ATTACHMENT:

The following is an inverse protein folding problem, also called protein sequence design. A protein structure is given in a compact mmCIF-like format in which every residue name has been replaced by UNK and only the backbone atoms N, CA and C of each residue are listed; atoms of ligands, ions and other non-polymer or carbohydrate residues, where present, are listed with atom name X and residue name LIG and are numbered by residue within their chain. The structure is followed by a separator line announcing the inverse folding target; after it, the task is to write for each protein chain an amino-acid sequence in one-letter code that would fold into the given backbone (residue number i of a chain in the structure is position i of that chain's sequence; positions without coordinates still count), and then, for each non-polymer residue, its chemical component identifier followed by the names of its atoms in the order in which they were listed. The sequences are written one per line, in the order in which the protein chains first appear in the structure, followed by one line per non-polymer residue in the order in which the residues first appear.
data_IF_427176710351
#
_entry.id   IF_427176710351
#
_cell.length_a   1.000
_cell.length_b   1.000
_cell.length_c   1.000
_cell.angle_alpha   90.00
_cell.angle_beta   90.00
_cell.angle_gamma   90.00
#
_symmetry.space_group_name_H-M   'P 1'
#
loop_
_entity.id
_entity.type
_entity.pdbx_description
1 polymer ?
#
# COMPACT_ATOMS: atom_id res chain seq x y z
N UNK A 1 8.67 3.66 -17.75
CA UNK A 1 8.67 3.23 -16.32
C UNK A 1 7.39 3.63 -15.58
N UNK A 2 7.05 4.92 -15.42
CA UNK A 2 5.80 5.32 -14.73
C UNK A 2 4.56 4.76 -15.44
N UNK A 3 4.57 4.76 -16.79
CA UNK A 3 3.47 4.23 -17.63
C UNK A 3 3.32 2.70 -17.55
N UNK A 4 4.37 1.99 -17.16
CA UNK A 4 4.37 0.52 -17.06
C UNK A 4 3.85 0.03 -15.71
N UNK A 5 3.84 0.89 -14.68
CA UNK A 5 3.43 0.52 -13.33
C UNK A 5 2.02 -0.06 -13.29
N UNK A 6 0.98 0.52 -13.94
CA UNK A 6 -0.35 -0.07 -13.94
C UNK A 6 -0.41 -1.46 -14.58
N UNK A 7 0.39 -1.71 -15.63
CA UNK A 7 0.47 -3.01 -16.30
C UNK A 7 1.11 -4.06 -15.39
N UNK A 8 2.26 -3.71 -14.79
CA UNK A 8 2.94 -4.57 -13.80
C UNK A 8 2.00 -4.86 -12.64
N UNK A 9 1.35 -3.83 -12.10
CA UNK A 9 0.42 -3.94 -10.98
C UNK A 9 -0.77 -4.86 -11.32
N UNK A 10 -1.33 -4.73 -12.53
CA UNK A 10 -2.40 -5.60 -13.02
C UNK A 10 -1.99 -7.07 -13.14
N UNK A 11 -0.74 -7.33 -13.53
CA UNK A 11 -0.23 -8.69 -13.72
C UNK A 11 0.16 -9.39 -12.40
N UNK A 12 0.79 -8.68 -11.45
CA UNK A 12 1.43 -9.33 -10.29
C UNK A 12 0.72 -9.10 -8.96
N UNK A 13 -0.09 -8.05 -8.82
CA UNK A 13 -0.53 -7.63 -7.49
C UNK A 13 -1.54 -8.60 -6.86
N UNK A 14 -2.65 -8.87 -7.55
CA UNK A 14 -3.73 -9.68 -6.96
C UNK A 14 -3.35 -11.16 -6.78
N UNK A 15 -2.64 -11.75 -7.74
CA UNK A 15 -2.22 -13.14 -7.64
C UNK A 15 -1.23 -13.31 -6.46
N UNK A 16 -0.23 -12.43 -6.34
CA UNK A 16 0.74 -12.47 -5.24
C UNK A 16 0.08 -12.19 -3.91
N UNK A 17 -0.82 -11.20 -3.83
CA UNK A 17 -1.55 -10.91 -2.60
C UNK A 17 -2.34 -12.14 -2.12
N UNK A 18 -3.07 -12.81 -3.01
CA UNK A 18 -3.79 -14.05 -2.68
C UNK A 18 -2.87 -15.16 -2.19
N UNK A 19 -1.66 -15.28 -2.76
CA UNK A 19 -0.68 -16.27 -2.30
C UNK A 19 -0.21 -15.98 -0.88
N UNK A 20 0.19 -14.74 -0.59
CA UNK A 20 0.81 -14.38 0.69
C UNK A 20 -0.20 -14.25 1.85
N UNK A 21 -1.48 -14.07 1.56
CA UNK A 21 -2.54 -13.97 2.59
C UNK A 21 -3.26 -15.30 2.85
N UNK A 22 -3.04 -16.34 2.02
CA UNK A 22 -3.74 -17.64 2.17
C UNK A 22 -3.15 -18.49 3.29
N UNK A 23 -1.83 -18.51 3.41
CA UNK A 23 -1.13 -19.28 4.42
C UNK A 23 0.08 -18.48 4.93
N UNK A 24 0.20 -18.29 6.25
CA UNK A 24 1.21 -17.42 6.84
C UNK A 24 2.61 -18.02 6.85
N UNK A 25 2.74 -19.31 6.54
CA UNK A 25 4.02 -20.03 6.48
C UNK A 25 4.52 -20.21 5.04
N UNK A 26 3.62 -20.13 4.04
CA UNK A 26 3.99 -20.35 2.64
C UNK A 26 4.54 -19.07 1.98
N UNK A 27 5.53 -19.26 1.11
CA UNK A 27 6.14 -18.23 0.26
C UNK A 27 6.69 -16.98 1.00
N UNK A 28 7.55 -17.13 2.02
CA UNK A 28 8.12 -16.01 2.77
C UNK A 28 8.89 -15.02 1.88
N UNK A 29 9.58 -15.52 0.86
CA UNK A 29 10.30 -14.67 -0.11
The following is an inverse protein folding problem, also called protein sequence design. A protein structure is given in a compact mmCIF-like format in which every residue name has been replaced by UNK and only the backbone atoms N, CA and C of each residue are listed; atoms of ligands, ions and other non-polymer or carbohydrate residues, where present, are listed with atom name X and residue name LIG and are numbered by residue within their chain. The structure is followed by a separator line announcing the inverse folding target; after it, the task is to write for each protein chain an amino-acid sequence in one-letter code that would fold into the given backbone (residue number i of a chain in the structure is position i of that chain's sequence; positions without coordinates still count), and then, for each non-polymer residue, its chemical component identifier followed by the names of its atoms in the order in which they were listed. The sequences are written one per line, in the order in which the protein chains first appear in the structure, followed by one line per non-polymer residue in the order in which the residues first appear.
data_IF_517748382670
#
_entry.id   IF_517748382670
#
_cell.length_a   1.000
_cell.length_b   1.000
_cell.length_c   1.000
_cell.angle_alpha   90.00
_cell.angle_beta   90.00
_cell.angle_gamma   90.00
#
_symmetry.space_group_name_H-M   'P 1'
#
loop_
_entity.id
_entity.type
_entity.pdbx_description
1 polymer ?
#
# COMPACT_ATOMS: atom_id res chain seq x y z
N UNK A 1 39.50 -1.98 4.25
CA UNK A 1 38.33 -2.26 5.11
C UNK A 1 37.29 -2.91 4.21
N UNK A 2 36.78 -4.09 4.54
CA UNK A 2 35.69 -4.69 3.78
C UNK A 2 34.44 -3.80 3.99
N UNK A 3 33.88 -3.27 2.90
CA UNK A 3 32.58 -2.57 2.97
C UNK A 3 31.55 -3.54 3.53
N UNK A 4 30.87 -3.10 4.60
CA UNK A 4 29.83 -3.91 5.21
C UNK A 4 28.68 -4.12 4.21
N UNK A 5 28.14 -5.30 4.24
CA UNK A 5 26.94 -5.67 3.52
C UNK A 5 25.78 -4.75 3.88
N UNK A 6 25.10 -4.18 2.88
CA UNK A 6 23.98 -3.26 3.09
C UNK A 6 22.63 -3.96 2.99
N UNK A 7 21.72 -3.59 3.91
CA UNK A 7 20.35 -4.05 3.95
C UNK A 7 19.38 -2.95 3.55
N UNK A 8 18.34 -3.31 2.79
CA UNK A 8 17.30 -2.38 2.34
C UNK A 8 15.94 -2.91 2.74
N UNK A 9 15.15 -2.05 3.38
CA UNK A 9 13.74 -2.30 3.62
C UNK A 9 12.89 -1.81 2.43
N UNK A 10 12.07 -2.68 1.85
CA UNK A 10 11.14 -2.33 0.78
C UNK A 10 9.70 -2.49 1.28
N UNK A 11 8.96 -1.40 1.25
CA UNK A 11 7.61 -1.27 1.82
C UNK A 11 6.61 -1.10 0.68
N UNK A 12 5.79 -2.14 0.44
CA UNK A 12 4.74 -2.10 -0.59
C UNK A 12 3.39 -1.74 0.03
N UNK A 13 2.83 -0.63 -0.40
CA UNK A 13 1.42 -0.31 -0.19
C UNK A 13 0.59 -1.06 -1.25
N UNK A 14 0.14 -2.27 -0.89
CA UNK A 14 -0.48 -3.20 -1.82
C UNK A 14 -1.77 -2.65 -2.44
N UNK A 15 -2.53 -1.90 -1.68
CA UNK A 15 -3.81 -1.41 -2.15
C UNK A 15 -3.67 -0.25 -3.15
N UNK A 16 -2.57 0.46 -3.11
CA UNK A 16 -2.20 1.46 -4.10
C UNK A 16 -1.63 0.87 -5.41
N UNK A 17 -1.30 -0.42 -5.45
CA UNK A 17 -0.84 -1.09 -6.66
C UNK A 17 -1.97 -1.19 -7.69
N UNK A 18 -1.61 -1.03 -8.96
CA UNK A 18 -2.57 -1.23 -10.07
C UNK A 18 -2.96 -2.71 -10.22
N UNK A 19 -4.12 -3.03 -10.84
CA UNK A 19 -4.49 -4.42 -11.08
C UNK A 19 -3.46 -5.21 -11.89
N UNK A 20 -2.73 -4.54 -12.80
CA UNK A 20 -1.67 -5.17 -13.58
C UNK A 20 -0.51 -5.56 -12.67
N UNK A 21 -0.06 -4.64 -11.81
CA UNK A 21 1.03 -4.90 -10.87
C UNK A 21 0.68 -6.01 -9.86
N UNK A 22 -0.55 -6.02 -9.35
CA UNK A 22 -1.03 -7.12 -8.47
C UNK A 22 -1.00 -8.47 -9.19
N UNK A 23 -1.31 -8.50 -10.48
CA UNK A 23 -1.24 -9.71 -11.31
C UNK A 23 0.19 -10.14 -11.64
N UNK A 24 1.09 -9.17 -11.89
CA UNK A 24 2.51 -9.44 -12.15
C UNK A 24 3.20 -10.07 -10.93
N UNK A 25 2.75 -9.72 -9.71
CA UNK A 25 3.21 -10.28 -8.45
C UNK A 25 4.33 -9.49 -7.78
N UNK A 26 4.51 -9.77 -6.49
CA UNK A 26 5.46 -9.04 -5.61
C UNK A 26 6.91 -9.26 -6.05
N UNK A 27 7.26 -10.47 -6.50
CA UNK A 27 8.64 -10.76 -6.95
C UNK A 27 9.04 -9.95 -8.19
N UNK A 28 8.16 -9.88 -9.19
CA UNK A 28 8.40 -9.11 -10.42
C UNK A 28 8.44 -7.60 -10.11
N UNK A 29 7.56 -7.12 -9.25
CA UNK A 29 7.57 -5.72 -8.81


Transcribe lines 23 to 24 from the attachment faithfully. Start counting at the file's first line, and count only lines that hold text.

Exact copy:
CA UNK A 1 8.67 3.23 -16.32
C UNK A 1 7.39 3.63 -15.58